CPGmatters: Crayola Connects with Consumers Using New Assortments, Merchandising

Discussion
Nov 08, 2007

By John Karolefski

Through a special arrangement, what follows is an excerpt of a current article from CPGmatters, a monthly e-zine, presented here for discussion.

Crayola is transforming the Children’s Art Supplies (CAS) category by leveraging shopper insights to improve assortments and retail execution. The result is a stronger connection with consumers and increased brand and category sales in several trade channels.

What signaled the need for change at retail, according to Scott Yeaw, manager of category management at Crayola, a subsidiary of Hallmark Corp, was poor perception of what should be several “shelf attributes.” The CAS aisle was not inviting and not a section to stay in (low “stopability”), while product variety was limited and signage did little to help shoppers find products (low “shopability”). Overall, the section was not delivering the fun inherent in the category.

“When you walked down that aisle, there was no emotion at all,” said Mr. Yeaw, speaking as part of a presentation at the recent Category Management Conference. “It was all about crayons, markers, and pencils. It was very hard to shop.”

So the maker of crayons, markers, coloring books and Silly Putty expanded the category definition to Children’s Creative Expressions (CCE) that includes a broad range of products to satisfy mom’s aspirations for her child.

“This is a category defined more by shopper benefit than by particular products,” said Joe Beier, vice president at Interscope, who also spoke as part of the presentation. “That benefit is essentially around enabling children’s creativity and self-expression. It’s an exciting vision that has almost limitless opportunities for growth. It’s one that gets us very much beyond the traditional markers-crayons-pencils focus of the old category. But the flip side is the challenge to merchandising.”

Crayola found its solution by deploying a program of shopper-centric retail execution with several high-profile merchants such as Toys “R” Us, Kmart and Rite-Aid.

The effort has paid off with double-digit sales hikes for Crayola and its category. “Although we are small, we have been a very dynamic category over the last three or four years,” said Mr. Yeaw. “When I first started seven or eight years ago, we were growing at 2 or 3 percent. In the last few years, we’ve had 10, 12, and 17 percent growth.”

For Crayola, the reinvention of the shelf begins with shopper insights that ultimately drive in-store execution through a dozen distinct retail concepts. The process leverages functional and emotional drivers to communicate consumer desire for fun and quality time, while instilling confidence in children.

Also key are best-in-class “stopability” and “shopability,” according to the executives. For example, retailers can improve their image as a CCE destination by offering one-stop shopping for a wide variety of items, including hard-to-find and seasonal products. The goal is to get Mom and child into the CCE section and then get Mom to buy more once there.

For consumers, they said, shopping for CCE needs to be fun and often a reward for children. Bold, creative displays and eye-catching signage boost the visual appeal of the section that should be enhanced with a broad assortment. For example, some stores feature oversized, upright crayons with built-in shelves for product.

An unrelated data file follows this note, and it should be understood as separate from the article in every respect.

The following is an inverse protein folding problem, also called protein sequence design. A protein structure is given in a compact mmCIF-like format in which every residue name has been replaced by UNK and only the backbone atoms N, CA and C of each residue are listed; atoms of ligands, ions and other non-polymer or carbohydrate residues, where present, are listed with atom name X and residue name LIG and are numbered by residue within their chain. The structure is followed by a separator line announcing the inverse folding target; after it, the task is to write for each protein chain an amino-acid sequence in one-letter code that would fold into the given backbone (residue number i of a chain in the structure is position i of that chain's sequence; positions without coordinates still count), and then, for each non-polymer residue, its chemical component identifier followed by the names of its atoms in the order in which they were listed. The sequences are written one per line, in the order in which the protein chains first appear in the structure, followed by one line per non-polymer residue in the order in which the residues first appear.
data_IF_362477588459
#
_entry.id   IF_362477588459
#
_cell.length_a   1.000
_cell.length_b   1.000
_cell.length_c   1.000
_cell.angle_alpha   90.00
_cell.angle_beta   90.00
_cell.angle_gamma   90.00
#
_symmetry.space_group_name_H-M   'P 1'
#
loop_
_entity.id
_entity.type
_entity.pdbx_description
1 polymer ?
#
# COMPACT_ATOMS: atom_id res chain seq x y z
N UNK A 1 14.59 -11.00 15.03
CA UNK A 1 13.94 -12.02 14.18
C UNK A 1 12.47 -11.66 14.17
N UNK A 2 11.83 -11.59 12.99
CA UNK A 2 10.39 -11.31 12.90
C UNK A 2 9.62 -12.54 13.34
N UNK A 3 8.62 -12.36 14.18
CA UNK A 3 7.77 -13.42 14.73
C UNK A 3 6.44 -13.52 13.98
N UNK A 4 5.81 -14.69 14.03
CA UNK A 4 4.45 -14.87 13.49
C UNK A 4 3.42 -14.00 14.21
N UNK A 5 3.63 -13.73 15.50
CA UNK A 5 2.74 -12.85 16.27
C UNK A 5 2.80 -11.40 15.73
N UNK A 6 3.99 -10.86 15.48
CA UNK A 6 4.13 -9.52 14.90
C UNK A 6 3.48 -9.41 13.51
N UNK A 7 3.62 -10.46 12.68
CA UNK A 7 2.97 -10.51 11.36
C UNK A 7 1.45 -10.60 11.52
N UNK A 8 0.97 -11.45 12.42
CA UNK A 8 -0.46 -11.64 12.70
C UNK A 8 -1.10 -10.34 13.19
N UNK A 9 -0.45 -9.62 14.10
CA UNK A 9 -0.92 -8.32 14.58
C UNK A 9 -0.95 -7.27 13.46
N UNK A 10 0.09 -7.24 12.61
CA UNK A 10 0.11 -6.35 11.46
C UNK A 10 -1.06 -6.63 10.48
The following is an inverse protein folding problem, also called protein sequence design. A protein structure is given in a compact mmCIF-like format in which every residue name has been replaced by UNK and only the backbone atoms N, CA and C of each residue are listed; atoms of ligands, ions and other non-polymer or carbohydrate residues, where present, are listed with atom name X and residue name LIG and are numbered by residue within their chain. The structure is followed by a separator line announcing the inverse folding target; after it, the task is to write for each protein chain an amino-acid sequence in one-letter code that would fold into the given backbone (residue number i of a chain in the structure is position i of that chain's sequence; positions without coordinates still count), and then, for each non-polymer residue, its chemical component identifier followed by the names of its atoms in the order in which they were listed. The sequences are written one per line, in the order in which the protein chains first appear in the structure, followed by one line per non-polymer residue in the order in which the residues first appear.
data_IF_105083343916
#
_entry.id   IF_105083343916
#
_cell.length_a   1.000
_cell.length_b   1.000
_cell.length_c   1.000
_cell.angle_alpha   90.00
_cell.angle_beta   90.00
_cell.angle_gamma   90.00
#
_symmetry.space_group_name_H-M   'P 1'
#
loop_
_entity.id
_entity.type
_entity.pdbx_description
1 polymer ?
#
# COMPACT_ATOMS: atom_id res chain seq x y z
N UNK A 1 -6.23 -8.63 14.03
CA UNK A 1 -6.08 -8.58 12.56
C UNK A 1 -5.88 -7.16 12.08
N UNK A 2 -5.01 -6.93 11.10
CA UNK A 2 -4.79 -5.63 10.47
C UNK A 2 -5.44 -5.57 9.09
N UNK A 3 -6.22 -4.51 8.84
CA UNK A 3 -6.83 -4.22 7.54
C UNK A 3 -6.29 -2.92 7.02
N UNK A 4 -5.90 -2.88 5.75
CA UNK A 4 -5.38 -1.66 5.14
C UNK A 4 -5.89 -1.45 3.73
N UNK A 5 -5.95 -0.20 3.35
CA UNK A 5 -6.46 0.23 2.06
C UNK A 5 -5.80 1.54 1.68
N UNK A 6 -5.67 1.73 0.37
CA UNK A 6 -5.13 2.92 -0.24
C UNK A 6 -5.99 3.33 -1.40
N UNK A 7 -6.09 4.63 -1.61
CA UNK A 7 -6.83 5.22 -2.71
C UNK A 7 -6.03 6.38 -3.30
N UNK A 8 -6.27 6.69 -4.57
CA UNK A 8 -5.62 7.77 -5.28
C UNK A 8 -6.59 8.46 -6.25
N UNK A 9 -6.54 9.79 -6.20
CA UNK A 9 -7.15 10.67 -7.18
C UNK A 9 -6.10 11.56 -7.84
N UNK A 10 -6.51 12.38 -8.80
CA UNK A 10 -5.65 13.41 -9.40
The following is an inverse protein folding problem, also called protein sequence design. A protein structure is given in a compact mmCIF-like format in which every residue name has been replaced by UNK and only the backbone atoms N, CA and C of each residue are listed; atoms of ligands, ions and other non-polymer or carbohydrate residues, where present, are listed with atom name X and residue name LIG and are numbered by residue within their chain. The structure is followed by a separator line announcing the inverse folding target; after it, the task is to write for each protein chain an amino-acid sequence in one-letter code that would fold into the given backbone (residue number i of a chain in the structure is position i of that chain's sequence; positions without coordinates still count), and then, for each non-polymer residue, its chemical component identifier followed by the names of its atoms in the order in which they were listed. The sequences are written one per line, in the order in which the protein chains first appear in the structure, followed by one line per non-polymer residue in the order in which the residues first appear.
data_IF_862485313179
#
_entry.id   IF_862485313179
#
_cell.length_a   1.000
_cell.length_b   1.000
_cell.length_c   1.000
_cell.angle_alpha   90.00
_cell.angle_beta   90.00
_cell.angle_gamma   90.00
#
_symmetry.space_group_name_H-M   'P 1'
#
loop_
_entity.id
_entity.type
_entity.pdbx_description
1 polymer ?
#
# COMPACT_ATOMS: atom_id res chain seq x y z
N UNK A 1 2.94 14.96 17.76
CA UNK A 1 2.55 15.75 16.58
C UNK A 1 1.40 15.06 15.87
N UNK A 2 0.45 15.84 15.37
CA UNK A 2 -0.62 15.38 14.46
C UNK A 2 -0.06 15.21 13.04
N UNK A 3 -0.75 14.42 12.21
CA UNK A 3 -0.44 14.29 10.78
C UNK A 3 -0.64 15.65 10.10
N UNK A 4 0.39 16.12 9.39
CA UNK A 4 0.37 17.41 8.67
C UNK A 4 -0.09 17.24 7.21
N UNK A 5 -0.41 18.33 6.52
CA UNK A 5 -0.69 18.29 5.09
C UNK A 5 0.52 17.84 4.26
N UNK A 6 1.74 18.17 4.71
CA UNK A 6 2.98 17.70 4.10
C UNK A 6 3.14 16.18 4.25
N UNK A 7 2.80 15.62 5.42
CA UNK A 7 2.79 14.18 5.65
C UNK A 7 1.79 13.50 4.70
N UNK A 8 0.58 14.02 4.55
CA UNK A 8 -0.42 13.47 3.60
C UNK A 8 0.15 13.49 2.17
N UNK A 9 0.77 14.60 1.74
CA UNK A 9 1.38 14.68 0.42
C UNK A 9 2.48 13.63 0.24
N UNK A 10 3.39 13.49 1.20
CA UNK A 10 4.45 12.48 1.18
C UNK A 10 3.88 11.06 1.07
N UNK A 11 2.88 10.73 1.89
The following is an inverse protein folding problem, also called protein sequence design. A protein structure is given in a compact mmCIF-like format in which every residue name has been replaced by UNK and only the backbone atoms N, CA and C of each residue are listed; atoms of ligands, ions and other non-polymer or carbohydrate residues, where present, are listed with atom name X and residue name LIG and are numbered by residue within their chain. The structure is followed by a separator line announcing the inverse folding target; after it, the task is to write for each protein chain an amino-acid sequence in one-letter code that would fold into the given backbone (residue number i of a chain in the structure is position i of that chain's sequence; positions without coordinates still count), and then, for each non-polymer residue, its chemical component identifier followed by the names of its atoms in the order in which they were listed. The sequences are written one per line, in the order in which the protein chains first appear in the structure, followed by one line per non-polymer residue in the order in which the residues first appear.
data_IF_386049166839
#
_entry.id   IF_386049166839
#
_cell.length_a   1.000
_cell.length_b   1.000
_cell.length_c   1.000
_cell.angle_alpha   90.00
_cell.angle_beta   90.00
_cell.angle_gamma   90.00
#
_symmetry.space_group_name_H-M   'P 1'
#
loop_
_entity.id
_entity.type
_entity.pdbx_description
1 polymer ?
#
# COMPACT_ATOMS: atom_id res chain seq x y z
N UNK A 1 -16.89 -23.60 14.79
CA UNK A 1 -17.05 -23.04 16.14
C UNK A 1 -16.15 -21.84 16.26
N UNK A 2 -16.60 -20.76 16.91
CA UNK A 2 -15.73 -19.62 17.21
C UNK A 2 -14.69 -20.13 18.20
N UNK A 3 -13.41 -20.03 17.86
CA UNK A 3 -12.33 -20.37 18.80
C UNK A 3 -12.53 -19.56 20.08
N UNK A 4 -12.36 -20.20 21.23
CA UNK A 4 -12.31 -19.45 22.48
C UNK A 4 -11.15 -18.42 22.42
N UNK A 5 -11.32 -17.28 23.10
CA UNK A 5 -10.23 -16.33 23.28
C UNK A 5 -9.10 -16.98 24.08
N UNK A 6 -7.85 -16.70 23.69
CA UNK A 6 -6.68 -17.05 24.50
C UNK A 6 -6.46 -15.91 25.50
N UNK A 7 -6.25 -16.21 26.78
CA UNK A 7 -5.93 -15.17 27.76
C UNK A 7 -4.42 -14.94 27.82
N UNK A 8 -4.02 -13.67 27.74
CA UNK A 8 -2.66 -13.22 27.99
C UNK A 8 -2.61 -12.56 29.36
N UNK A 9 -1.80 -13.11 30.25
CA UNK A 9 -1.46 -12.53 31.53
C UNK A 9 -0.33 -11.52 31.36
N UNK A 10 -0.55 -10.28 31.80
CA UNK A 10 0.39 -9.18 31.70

“If we do these things, we can really be a growth engine,” said Mr. Yeaw.

Discussion questions: What do you think of Crayola’s move to transform the Children’s Art Supplies (CAS) category to Children’s Creative Expressions (CCE)? Do you think it’s becoming more important in kid’s categories to reach moms and kids at an emotional level? What are some merchandise challenges in such a move?

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10 Comments on "CPGmatters: Crayola Connects with Consumers Using New Assortments, Merchandising"


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Camille P. Schuster, Ph.D.
Guest
14 years 6 months ago

Finding ways to provide value (and figuring out how to define value) to the consumer is the way for manufacturers to increase sales. Finding retailers willing to experiment with new approaches to merchandising products is the way for retailers to increase their sales. The formula is not rocket science, but it sure is hard to implement!

James Tenser
Guest
14 years 6 months ago
The Crayola departments look great, with custom fixtures and a unified, coherent theme. I saw this presentation too, and I feel they have done a fantastic job. But they are also all-Crayola all the time, which means this type strategy won’t translate easily into most other categories where more than one brand is competing. Also worth noting is the level of hands-on shelf implementation available to Crayola, which is wholly owned by Hallmark. On reflection, there are notable parallels between Crayola’s Children’s Creative Expressions and Hallmark’s greeting cards and wraps departments. Both are single-vendor, custom-fixtured and closely serviced. This is a fine example of superior retail practice that reflects the unique characteristics of the category. Very similar approaches will not work elsewhere, because other categories may not share the same traits or intrinsic emotional resonance with shoppers. At the higher level, however, the principle that categories may be conceived around shoppers’ perceptions and merchandised accordingly rings true. [Talk about emotional connection–whose heart doesn’t leap at the sight of 64 pristine Crayola colors arranged like a… Read more »